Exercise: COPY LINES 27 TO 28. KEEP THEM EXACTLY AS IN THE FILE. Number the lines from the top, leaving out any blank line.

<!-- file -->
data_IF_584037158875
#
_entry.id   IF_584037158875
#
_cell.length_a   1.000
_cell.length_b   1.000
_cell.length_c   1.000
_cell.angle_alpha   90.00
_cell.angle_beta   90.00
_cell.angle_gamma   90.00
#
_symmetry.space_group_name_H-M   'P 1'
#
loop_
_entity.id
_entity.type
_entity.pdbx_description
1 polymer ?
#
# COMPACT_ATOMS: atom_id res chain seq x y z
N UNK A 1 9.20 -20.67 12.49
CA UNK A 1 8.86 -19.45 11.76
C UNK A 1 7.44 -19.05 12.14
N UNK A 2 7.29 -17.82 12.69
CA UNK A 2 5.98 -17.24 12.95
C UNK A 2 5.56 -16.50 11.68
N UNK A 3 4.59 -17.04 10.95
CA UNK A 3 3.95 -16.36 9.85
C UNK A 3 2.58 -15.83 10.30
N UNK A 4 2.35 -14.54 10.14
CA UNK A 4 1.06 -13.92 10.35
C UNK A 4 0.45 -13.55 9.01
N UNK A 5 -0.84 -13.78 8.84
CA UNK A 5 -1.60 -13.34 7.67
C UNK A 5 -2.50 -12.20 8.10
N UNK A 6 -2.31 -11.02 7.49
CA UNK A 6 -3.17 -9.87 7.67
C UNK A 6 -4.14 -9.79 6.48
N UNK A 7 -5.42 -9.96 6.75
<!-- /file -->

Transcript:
N UNK A 3 4.59 -17.04 10.95
CA UNK A 3 3.95 -16.36 9.85